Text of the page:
Reuse that hits the high notes
A reuse project of the highest class is underway. Gärsnäs has been commissioned by the Gothenburg Opera House to renovate their 1,350 red chairs that have been in constant use in the auditorium since 1994. It is a triumph for the environment and reuse policy, for the Opera House and its audience and for Gärsnäs with its climate-neutral vision for 2030. “The scale of renovation is remarkable. To reuse such a large amount of product is a strength and a feather in the cap for both the Opera and our circular strategy,” says Dag Klockby, CEO, Gärsnäs.
About the project, Håkan Jönsson, Facility Manager at the Gothenburg Opera House, says, “The basic decision to reuse the chairs is jointly for circular reasons, jointly because the chairs are of fantastic quality and have worked extremely well. Reuse was the obvious option. We appreciate the high degree of genuine craftsmanship at Gärsnäs.”
Håkan worked at the Opera when the chairs were installed for the opening in September 1994. So did his colleague, Arne Sahlstedt, who was the property manager at the time, and remembers the process of choosing the chairs and manufacturer. Gärsnäs won the contract, a large and prestigious order from the new opera house that opened at Lilla Bommen, after more than three decades of ideas, plans and debates. “Prototypes were built, the acoustics were involved. The chairs are upholstered with a velvet mohair fabric and the pile length is vital to the acoustics. The seats are also upholstered on the underside so they can dampen sound even when raised. The Opera’s delighted audiences have worn out the chairs. Even eight years ago, there were discussions about renovating them.”
As the pandemic keeps the Opera House closed, the opportunity arose to make a major renovation in a short period of time. “We are making investments during the crisis, while at the same time renovation is significantly more cost-effective than buying new. We are also renovating the floors and walls,” says Håkan Jönsson. In September, when hopefully the Opera will reopen to the public, the auditorium will be in mint condition. Gärsnäs CEO, Dag Klockby, praises the initiative. “Post pandemic, we’ll see a boom for cultural offerings and the experience industry. The Opera is being proactive.”
The 1,350 red chairs from the auditorium and balconies will now return to the factory in Österlen where they were made. The model is called Thalia, after one of the nine Muses of Greek mythology, and is an in-house design created by Gärsnäs constructors in collaboration with the Opera House’s architects. “The chairs are constructed to facilitate demounting, renovation and the renewal of detailing,” says Magnus Eriksson, plant manager at Gärsnäs. “The fabric is really worn out and the padding sags, otherwise they are in good shape.” The chairs’ wooden details and frames will be cleaned. All fabric, leather and polyether padding will be replaced. The chairs will also get new coil springs, which dampen motion when the seats are released. The new fabric is exactly the same quality and colour as before.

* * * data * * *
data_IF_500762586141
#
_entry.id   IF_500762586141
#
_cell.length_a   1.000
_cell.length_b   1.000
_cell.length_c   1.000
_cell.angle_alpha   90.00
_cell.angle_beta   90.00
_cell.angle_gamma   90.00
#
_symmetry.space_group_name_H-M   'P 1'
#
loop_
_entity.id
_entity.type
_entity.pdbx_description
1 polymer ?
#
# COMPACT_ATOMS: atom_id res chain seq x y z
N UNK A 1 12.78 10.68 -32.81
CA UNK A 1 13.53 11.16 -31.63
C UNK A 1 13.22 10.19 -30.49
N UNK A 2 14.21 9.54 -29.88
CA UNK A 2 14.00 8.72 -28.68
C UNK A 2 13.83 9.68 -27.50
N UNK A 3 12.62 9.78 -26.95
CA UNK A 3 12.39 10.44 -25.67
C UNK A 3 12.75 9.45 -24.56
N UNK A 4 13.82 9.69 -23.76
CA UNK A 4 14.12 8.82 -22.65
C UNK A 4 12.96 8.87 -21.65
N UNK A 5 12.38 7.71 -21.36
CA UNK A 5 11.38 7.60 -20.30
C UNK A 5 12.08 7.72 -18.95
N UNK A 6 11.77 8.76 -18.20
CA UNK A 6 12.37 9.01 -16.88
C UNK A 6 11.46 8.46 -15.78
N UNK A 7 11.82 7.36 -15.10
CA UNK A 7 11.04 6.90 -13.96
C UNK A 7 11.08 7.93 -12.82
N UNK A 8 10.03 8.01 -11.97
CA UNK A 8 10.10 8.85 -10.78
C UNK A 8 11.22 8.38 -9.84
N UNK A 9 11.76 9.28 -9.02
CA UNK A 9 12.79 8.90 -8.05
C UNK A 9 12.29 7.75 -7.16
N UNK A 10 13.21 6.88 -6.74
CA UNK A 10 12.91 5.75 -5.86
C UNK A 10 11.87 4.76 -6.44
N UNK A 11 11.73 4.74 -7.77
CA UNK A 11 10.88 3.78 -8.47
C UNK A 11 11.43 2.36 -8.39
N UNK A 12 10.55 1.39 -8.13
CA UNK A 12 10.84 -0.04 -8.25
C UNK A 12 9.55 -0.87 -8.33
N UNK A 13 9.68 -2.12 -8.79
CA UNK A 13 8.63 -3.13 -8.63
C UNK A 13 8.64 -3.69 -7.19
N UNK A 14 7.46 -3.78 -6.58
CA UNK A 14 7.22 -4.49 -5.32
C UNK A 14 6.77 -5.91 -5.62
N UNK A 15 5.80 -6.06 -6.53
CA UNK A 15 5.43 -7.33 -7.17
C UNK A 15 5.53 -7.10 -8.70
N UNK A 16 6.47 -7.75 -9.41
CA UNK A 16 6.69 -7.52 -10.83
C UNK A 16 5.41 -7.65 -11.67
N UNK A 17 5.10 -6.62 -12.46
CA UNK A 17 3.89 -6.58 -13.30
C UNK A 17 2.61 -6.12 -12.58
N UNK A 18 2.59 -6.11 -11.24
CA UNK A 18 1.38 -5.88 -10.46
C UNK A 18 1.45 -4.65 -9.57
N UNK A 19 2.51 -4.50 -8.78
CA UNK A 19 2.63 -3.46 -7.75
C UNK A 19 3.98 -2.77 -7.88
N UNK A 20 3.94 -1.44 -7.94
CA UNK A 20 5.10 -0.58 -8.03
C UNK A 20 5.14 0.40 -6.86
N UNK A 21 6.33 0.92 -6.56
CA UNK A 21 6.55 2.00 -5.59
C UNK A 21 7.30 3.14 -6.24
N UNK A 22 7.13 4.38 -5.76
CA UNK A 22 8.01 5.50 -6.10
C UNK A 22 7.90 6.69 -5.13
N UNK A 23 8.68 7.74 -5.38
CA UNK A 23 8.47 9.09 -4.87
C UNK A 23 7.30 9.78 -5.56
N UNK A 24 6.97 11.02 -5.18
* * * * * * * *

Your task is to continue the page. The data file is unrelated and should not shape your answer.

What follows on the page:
1,350 chairs take up a lot of space and to not disrupt production at the factory the renovation will take place at premises at Eke-möbler in Göinge, who will help Gärsnäs with the reupholstery. The work is already urgent as everything must be finished by June when the chairs will be put back in place.
Gärsnäs has been making furniture for the public realm since the 1960s. With the future’s focus on reuse, such projects will be increasingly common. “This is the perfect project for Gärsnäs, we are more than happy to look after the furniture we have made. All are welcome back to us, both individual chairs and large numbers which really make a difference in terms of climate impact,” says Dag Klockby.
The Gothenburg Opera House, inaugurated in 1994, is one of Gothenburg’s landmark buildings, designed by Jan Izikowitz at then Lund & Valentin architects, upon a winning proposal by architect Carl Nyrén. The site is characterised by the harbour setting; a nautical theme embellishes the building.
Leather provided by Elmo Sweden in Svenljunga. Velvet mohair by Vescom.